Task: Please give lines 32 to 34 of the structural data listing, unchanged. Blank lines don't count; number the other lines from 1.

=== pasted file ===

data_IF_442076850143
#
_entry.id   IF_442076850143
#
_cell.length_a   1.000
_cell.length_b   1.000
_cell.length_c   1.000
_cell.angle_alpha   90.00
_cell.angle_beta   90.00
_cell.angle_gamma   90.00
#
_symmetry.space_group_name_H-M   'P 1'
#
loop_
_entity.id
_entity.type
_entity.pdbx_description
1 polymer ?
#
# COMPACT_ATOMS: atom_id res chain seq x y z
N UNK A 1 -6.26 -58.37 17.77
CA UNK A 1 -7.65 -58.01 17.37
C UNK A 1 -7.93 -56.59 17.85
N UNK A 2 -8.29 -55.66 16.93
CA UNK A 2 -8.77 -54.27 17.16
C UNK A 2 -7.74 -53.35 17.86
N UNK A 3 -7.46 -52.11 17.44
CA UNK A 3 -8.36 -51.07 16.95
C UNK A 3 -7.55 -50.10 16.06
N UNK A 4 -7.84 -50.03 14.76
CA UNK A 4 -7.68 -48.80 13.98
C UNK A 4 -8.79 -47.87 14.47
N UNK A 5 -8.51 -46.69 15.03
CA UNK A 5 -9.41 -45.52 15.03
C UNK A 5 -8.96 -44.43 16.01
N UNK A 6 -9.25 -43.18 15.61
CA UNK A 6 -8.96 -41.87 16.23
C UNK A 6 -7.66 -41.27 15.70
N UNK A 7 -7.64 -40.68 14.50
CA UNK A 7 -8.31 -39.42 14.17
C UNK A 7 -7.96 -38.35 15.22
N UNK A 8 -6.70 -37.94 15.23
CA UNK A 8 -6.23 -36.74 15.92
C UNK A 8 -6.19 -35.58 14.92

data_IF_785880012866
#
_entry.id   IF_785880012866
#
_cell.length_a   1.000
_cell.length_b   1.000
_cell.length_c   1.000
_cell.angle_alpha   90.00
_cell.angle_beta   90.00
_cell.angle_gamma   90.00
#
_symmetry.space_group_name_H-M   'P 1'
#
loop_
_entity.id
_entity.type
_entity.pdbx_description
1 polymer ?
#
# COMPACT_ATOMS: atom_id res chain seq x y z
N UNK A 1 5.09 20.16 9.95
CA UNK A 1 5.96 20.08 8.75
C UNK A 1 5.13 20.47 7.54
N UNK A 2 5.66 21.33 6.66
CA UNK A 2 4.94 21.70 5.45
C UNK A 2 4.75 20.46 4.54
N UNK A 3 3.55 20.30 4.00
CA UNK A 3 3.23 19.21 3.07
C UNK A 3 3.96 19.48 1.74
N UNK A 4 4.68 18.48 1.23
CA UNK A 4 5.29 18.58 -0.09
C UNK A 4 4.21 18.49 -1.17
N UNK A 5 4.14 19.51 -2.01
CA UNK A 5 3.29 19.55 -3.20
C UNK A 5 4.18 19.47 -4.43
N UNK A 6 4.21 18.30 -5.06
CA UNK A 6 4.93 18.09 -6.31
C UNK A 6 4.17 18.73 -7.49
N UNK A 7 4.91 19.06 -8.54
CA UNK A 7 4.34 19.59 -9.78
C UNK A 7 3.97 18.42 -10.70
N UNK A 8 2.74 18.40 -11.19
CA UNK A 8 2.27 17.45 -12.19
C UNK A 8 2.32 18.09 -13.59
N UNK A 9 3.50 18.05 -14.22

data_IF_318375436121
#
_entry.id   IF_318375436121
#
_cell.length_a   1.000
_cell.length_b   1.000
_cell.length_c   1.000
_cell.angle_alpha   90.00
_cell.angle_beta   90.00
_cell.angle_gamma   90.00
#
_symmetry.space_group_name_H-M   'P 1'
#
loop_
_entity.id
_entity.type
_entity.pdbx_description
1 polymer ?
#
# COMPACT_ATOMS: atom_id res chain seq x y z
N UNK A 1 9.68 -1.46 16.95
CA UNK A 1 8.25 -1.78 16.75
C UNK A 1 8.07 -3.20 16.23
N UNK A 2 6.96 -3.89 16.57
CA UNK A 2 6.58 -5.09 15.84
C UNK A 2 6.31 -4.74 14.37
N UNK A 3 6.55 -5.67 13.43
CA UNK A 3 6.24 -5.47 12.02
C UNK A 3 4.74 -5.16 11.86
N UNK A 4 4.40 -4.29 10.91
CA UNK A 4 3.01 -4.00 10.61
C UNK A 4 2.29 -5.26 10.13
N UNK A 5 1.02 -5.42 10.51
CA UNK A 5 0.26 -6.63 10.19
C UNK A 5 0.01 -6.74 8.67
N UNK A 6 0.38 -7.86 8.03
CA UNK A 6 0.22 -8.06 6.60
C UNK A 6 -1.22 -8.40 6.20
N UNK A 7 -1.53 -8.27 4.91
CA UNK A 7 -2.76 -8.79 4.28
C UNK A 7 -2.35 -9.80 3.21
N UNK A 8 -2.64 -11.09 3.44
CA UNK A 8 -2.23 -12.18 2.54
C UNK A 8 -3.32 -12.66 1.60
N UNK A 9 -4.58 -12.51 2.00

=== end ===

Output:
C UNK A 4 -8.79 -47.87 14.47
N UNK A 5 -8.51 -46.69 15.03
CA UNK A 5 -9.41 -45.52 15.03